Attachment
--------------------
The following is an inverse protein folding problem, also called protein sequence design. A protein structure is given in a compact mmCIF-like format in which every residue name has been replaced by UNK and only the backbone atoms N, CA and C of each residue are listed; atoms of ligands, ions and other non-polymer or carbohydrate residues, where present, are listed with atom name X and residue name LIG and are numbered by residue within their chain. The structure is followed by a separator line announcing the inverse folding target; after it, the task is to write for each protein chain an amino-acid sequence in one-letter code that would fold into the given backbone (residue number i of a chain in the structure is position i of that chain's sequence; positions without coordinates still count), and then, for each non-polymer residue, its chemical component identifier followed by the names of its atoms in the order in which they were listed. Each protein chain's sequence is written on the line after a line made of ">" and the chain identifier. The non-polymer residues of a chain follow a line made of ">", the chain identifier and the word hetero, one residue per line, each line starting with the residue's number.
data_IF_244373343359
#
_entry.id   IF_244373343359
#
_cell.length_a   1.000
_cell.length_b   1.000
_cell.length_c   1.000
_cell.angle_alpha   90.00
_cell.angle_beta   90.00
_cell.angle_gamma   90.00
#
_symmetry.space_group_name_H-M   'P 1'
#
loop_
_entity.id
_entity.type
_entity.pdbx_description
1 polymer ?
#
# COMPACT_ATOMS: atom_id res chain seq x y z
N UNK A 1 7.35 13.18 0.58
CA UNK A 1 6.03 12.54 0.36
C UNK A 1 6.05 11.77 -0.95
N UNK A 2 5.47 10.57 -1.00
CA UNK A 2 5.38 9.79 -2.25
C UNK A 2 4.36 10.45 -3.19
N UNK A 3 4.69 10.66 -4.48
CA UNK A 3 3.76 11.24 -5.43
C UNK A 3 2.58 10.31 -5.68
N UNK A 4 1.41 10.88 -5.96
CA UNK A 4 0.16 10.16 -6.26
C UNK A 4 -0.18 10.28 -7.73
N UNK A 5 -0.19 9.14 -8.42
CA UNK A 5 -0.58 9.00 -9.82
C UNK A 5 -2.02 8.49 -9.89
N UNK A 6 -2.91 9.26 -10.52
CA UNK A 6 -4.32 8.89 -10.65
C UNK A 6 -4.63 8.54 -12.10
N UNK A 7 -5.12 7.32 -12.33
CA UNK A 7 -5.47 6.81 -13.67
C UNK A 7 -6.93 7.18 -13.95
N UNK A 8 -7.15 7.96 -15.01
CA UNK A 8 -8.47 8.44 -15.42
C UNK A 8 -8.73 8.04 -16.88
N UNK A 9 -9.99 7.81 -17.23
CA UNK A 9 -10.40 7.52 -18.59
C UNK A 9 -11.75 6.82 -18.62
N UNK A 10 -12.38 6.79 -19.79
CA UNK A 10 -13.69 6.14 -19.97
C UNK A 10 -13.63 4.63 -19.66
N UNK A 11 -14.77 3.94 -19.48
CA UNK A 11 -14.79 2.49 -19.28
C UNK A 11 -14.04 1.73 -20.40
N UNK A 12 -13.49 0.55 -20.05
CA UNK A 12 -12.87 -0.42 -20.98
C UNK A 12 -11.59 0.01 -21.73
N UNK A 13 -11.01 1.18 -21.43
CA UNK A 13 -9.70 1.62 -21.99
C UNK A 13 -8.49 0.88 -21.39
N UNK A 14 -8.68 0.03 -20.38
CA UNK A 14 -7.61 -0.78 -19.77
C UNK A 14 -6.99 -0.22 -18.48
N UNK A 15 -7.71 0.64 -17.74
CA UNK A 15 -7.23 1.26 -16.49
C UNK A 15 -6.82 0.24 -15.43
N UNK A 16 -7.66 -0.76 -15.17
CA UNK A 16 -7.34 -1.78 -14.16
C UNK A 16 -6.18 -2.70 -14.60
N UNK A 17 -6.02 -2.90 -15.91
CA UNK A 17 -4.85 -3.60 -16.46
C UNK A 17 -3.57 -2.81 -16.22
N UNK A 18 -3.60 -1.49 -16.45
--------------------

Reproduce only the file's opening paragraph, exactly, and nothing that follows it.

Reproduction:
The following is an inverse protein folding problem, also called protein sequence design. A protein structure is given in a compact mmCIF-like format in which every residue name has been replaced by UNK and only the backbone atoms N, CA and C of each residue are listed; atoms of ligands, ions and other non-polymer or carbohydrate residues, where present, are listed with atom name X and residue name LIG and are numbered by residue within their chain. The structure is followed by a separator line announcing the inverse folding target; after it, the task is to write for each protein chain an amino-acid sequence in one-letter code that would fold into the given backbone (residue number i of a chain in the structure is position i of that chain's sequence; positions without coordinates still count), and then, for each non-polymer residue, its chemical component identifier followed by the names of its atoms in the order in which they were listed. Each protein chain's sequence is written on the line after a line made of ">" and the chain identifier. The non-polymer residues of a chain follow a line made of ">", the chain identifier and the word hetero, one residue per line, each line starting with the residue's number.